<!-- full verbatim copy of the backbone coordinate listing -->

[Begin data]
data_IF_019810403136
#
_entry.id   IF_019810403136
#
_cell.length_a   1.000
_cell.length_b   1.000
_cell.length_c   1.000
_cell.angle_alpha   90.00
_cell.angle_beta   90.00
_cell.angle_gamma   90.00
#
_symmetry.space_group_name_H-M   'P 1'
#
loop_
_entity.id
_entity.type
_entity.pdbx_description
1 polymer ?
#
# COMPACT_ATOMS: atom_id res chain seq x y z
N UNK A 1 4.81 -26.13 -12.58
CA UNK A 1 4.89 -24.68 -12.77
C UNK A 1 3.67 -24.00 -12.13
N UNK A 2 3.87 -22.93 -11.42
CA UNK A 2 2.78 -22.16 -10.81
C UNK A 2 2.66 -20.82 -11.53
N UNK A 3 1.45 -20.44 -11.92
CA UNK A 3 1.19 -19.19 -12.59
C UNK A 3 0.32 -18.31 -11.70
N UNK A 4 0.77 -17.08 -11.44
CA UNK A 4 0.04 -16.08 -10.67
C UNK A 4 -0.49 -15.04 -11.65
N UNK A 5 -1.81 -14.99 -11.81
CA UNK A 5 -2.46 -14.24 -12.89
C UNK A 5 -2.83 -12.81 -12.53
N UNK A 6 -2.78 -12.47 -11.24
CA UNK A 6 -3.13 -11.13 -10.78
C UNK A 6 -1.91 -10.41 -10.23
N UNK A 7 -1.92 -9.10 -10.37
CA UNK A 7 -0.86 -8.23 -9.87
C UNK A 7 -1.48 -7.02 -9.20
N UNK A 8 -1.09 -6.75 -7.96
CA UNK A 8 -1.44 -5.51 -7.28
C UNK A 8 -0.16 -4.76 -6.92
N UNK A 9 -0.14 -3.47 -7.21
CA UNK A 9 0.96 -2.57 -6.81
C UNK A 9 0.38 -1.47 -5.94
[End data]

data_IF_019810403136
#
_entry.id   IF_019810403136
#
_cell.length_a   1.000
_cell.length_b   1.000
_cell.length_c   1.000
_cell.angle_alpha   90.00
_cell.angle_beta   90.00
_cell.angle_gamma   90.00
#
_symmetry.space_group_name_H-M   'P 1'
#
loop_
_entity.id
_entity.type
_entity.pdbx_description
1 polymer ?
#
# COMPACT_ATOMS: atom_id res chain seq x y z
N UNK A 1 4.81 -26.13 -12.58
CA UNK A 1 4.89 -24.68 -12.77
C UNK A 1 3.67 -24.00 -12.13
N UNK A 2 3.87 -22.93 -11.42
CA UNK A 2 2.78 -22.16 -10.81
C UNK A 2 2.66 -20.82 -11.53
N UNK A 3 1.45 -20.44 -11.92
CA UNK A 3 1.19 -19.19 -12.59
C UNK A 3 0.32 -18.31 -11.70
N UNK A 4 0.77 -17.08 -11.44
CA UNK A 4 0.04 -16.08 -10.67
C UNK A 4 -0.49 -15.04 -11.65
N UNK A 5 -1.81 -14.99 -11.81
CA UNK A 5 -2.46 -14.24 -12.89
C UNK A 5 -2.83 -12.81 -12.53
N UNK A 6 -2.78 -12.47 -11.24
CA UNK A 6 -3.13 -11.13 -10.78
C UNK A 6 -1.91 -10.41 -10.23
N UNK A 7 -1.92 -9.10 -10.37
CA UNK A 7 -0.86 -8.23 -9.87
C UNK A 7 -1.48 -7.02 -9.20
N UNK A 8 -1.09 -6.75 -7.96
CA UNK A 8 -1.44 -5.51 -7.28
C UNK A 8 -0.16 -4.76 -6.92
N UNK A 9 -0.14 -3.47 -7.21
CA UNK A 9 0.96 -2.57 -6.81
C UNK A 9 0.38 -1.47 -5.94